‘Queen Charlotte’ stars say they had ‘instantaneous’ chemistry
Move over, the Duke of Hastings and Daphne and Anthony and Kate. “Bridgerton” fans have another couple to add to the show’s growing list of swoony-worthy romantic pairings.
On May 4, Netflix released the six-episode miniseries “Queen Charlotte: A Bridgerton Story,” and viewers have already started commenting on the undeniable chemistry between the cast's leads: Charlotte, played by India Amarteifio, and George, portrayed by Corey Mylchreest.
From the moment the two meet in Episode One, they are instantly attracted to each other and grow more flirtatious with each interaction. While arranged, their marriage seems destined to be.
Their effortless connection came naturally to Amarteifio and Mylchreest. The actors opened up about meeting for the first time before being cast as Charlotte and George, the ill-fated king, during an appearance on TODAY on May 3. They were joined by cast member Arséma Thomas, who plays young Lady Agatha Danbury.
After watching a clip of the king stopping his soon-to-be queen from escaping over the garden wall, TODAY’s Hoda Kotb and Jenna Bush Hager pointed out the obvious sparks between Charlotte and George.
“The chemistry,” Hoda and Jenna both said.
Amarteifio pretended to look over her shoulder and playfully responded, “Where?”
When Hoda asked them to explain their bond, Mylchreest replied, “I think it’s the things unsaid with us.”
He added, “I think we were talking last night, actually. I don’t know if we understand the science behind it ourselves.”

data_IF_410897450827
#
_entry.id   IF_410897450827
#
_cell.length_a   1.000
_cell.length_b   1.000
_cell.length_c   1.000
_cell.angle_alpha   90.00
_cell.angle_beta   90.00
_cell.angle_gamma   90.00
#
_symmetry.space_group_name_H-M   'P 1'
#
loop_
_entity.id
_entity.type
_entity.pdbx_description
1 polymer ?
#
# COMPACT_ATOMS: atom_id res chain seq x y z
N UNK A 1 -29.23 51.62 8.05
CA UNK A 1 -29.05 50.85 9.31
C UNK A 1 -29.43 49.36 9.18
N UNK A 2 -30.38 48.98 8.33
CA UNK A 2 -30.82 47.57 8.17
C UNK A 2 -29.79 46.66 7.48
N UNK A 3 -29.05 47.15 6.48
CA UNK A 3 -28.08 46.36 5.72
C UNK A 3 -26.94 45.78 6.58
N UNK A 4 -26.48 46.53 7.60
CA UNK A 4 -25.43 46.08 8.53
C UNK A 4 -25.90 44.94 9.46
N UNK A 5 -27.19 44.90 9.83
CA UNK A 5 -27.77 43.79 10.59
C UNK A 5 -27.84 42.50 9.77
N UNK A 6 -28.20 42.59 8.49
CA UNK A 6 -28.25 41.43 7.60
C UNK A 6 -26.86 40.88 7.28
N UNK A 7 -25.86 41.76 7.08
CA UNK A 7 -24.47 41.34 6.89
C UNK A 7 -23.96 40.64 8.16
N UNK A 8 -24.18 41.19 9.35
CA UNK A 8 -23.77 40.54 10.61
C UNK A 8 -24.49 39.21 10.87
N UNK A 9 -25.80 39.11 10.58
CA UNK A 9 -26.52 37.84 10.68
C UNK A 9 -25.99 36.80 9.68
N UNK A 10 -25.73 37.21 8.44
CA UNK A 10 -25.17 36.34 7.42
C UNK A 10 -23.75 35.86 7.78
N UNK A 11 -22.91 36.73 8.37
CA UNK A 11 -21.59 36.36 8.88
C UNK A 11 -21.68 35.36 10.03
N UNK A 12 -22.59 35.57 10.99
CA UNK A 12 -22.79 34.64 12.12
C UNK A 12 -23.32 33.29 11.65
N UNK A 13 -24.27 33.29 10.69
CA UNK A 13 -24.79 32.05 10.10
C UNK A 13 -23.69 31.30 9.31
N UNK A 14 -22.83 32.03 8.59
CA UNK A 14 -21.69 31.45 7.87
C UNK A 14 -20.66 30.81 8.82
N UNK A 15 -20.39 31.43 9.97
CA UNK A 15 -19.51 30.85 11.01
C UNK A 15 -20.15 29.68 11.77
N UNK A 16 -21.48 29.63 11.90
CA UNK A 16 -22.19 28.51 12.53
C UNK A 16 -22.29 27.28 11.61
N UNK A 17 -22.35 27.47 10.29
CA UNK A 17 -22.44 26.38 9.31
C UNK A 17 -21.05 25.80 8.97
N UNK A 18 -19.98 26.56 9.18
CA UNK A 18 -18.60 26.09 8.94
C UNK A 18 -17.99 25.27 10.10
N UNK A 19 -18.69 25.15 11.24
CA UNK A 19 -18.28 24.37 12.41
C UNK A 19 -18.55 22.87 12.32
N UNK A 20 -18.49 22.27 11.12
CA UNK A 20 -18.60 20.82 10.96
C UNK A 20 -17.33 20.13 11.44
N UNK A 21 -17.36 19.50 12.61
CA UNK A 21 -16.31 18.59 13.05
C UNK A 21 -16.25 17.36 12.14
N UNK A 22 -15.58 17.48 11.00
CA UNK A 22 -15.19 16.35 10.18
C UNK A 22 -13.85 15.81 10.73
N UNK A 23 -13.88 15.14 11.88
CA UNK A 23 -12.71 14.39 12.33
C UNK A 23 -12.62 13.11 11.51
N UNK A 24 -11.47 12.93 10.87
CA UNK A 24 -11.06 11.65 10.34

Amarteifio agreed and said, “It just happens.”
She confirmed that they sensed the magnetism as soon as they performed a scene together.
“I had done a chemistry read with someone else prior,” Amarteifio recalled. “I could do the scene with them and it was great, but then I stepped into the room with Corey. And it was almost kind of instantaneous.”
Mylchreest jumped in and teased, “It was amazing, she says.”
The co-stars broke down the charming Episode One moment when Charlotte and George unexpectedly run into each other before their wedding during an interview with TODAY.com.
Mylchreest said that the young royals experienced “at least infatuation at first sight," if not love.
“I think there is a very deep heart connection that happens straight off the bat,” he explained during a press junket. “ I think that’s because they both see someone for the first time who is trying to escape what their role is, which is something they’ve been dealing with individually for their entire lives.”
He continued, “Then they see that represented in someone else, which is a big pull, subconsciously.”
“And filming it was, as India describes…” he began before she completed his sentence.
She said shooting the scene was “a joy.”
Amarteifio revealed that they woke up around 5 a.m. to film the interaction so that they could capture the sunlight at dusk.
“We knew it was such an important scene because it is the meet-cute,” she said, referring to the nickname for the moment when two love interests come across each other for the first time in a fictional story.
The co-stars actually spent weeks preparing for the scene.
“It’s what sparks the whole (reason) why the rest of the show exists. So we did a lot of work on it,” Amarteifio shared.
Although the scene arrives in Episode One, Mylchreest said it was shot almost four months into production.
He revealed that they filmed Charlotte and George’s intense argument, which happens at the end of the season premiere, on their first day.
Charlotte and George experience many highs and lows in their relationship during the six-episode season. One moment the two are madly in love and the next they cannot be in the same room together (even days, odd days).
But behind the scenes, Amarteifio and Mylchreest said they're close friends.
At the show’s world premiere on April 26, the actors spoke about their friendship.
“We just get on as mates as well, which helps,” she gushed. “It’s nice to eat chips in your hotel room and watch ‘The Office.’”
Mylchreest chimed in and said, “And watch ‘Jumanji.’”
This article was originally published on TODAY.com